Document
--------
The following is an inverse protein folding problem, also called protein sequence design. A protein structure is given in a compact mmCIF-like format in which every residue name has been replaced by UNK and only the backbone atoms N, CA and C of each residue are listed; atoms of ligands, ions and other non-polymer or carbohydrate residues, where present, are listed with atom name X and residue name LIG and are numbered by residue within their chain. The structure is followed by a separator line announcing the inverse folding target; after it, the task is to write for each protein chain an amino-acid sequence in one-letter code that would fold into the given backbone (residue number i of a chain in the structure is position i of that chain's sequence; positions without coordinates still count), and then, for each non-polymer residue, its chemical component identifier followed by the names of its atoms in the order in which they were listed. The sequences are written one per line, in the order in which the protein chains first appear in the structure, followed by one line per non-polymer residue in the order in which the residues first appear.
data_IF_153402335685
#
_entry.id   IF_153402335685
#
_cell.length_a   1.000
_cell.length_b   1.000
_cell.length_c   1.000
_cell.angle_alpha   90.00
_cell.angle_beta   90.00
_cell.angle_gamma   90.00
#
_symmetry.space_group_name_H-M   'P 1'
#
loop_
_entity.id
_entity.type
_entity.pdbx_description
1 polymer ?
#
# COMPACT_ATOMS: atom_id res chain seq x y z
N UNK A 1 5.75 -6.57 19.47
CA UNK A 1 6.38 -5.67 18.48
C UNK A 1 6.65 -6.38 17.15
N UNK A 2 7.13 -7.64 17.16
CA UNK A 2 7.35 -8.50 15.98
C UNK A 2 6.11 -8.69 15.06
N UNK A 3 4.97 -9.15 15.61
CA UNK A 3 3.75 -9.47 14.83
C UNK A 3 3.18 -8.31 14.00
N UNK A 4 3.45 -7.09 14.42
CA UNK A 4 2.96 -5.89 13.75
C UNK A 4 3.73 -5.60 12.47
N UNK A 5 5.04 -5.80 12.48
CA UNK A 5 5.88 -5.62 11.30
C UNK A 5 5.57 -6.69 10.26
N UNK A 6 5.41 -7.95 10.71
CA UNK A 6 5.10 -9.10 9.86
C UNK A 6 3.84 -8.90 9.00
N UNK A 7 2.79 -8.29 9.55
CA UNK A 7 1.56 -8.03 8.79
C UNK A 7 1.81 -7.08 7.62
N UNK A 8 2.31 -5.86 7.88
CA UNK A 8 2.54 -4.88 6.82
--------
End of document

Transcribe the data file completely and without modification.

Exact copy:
The following is an inverse protein folding problem, also called protein sequence design. A protein structure is given in a compact mmCIF-like format in which every residue name has been replaced by UNK and only the backbone atoms N, CA and C of each residue are listed; atoms of ligands, ions and other non-polymer or carbohydrate residues, where present, are listed with atom name X and residue name LIG and are numbered by residue within their chain. The structure is followed by a separator line announcing the inverse folding target; after it, the task is to write for each protein chain an amino-acid sequence in one-letter code that would fold into the given backbone (residue number i of a chain in the structure is position i of that chain's sequence; positions without coordinates still count), and then, for each non-polymer residue, its chemical component identifier followed by the names of its atoms in the order in which they were listed. The sequences are written one per line, in the order in which the protein chains first appear in the structure, followed by one line per non-polymer residue in the order in which the residues first appear.
data_IF_153402335685
#
_entry.id   IF_153402335685
#
_cell.length_a   1.000
_cell.length_b   1.000
_cell.length_c   1.000
_cell.angle_alpha   90.00
_cell.angle_beta   90.00
_cell.angle_gamma   90.00
#
_symmetry.space_group_name_H-M   'P 1'
#
loop_
_entity.id
_entity.type
_entity.pdbx_description
1 polymer ?
#
# COMPACT_ATOMS: atom_id res chain seq x y z
N UNK A 1 5.75 -6.57 19.47
CA UNK A 1 6.38 -5.67 18.48
C UNK A 1 6.65 -6.38 17.15
N UNK A 2 7.13 -7.64 17.16
CA UNK A 2 7.35 -8.50 15.98
C UNK A 2 6.11 -8.69 15.06
N UNK A 3 4.97 -9.15 15.61
CA UNK A 3 3.75 -9.47 14.83
C UNK A 3 3.18 -8.31 14.00
N UNK A 4 3.45 -7.09 14.42
CA UNK A 4 2.96 -5.89 13.75
C UNK A 4 3.73 -5.60 12.47
N UNK A 5 5.04 -5.80 12.48
CA UNK A 5 5.88 -5.62 11.30
C UNK A 5 5.57 -6.69 10.26
N UNK A 6 5.41 -7.95 10.71
CA UNK A 6 5.10 -9.10 9.86
C UNK A 6 3.84 -8.90 9.00
N UNK A 7 2.79 -8.29 9.55
CA UNK A 7 1.56 -8.03 8.79
C UNK A 7 1.81 -7.08 7.62
N UNK A 8 2.31 -5.86 7.88
CA UNK A 8 2.54 -4.88 6.82